|Series||Pocket TOS (1)|
|Tags||novelization, science fiction, fiction|
The Earth is threatened by a gigantic energy cloud which calls itself Vejur. Kirk retakes command of the Enterprise to investigate and attempt to stop the Intruder from destroying the Earth.
Vejur turns out to be "V GER"--"Voyager 6", an Earth space probe which was lost and has now made its way back, picking up some upgrades along the way. In the end, Will Decker and Ilia merge with Vejur in order to satisfy its need to grow, to merge with its creator.
A novelization, but a good one. It's on par with the better Foster novelizations, at least--worth reading for its own sake. The story's not bad, though not quite as good without the mystery. We get a better look at the motivations of the characters--Kirk especially--compared to the film, which is nice.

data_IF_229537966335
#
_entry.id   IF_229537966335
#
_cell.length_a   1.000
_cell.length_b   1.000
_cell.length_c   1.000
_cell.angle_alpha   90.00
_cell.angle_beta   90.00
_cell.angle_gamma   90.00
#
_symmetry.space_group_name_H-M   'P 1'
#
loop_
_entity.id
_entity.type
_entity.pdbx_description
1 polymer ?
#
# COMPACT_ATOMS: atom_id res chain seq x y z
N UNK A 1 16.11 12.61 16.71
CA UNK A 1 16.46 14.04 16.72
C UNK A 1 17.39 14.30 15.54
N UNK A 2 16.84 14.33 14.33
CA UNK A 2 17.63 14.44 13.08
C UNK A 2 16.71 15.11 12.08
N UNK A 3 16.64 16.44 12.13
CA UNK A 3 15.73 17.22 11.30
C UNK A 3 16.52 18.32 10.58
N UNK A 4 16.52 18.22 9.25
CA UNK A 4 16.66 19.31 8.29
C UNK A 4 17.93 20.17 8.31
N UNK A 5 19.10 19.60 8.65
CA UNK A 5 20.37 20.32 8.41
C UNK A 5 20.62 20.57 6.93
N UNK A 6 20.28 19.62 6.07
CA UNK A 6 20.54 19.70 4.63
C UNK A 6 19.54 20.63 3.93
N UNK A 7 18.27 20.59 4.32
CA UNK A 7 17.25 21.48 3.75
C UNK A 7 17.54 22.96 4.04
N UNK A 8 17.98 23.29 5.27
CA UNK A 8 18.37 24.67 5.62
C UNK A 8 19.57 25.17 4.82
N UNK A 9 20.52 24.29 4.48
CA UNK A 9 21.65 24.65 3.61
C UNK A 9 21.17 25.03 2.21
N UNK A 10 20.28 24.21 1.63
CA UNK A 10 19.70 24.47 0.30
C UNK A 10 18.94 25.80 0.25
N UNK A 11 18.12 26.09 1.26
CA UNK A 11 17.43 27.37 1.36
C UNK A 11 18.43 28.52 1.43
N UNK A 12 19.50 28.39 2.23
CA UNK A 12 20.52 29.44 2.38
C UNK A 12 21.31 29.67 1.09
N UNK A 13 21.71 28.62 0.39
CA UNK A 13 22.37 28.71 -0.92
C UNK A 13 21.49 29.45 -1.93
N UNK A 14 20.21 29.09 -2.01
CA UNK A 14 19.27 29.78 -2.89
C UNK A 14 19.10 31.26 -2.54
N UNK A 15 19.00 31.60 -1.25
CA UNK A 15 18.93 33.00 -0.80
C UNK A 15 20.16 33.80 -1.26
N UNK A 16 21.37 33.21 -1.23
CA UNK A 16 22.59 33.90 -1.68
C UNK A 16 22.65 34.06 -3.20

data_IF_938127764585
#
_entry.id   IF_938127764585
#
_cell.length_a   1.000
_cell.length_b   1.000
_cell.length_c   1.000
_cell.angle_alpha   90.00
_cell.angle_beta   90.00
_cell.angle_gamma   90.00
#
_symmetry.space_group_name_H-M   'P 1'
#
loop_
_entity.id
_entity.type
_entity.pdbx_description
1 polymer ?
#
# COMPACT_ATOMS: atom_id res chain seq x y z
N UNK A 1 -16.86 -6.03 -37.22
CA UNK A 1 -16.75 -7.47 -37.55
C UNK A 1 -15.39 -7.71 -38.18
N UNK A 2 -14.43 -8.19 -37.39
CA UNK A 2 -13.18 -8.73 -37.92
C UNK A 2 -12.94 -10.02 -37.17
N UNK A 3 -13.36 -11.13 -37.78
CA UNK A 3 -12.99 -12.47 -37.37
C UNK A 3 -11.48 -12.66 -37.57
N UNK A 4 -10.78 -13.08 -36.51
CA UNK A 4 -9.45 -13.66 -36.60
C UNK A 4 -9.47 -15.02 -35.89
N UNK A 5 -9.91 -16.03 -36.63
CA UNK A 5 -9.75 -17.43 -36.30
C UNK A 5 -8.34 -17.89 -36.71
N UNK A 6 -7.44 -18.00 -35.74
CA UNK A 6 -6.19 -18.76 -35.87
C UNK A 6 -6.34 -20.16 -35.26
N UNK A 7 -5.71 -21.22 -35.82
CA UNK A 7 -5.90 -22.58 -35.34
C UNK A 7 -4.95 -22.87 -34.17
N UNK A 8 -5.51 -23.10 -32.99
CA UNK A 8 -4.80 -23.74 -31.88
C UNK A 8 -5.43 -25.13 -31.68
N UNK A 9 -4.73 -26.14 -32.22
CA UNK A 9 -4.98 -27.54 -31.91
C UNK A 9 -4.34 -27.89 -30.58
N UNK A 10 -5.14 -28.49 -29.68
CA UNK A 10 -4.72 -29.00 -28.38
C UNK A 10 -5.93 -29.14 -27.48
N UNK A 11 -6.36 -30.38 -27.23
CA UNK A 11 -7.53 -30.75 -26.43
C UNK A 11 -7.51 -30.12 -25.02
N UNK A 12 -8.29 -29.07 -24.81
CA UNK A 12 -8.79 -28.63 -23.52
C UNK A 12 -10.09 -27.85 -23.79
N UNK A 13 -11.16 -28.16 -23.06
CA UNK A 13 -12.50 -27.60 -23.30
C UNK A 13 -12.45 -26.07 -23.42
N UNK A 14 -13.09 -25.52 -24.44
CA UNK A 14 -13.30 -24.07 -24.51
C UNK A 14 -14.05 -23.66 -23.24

Roddenberry positions himself, in the preface, as a figure in the 23rd century who has produced (and is producing) a dramatized account of real events.
Opinion is divided on whether love instructor is meant here literally, a person hired to teach about sex, or whether this is simply chauvanist language for boyfriend or lover. I agree with the latter interpretation--if, as some suggest, this was merely an expression of Roddenberry's idea of a libertine future in which one might hire an expert instructor in the art of sex, then that should have been a mundane enough relationship that it would not merit memorializing it by the naming of one's child.
|James T. Kirk||Main|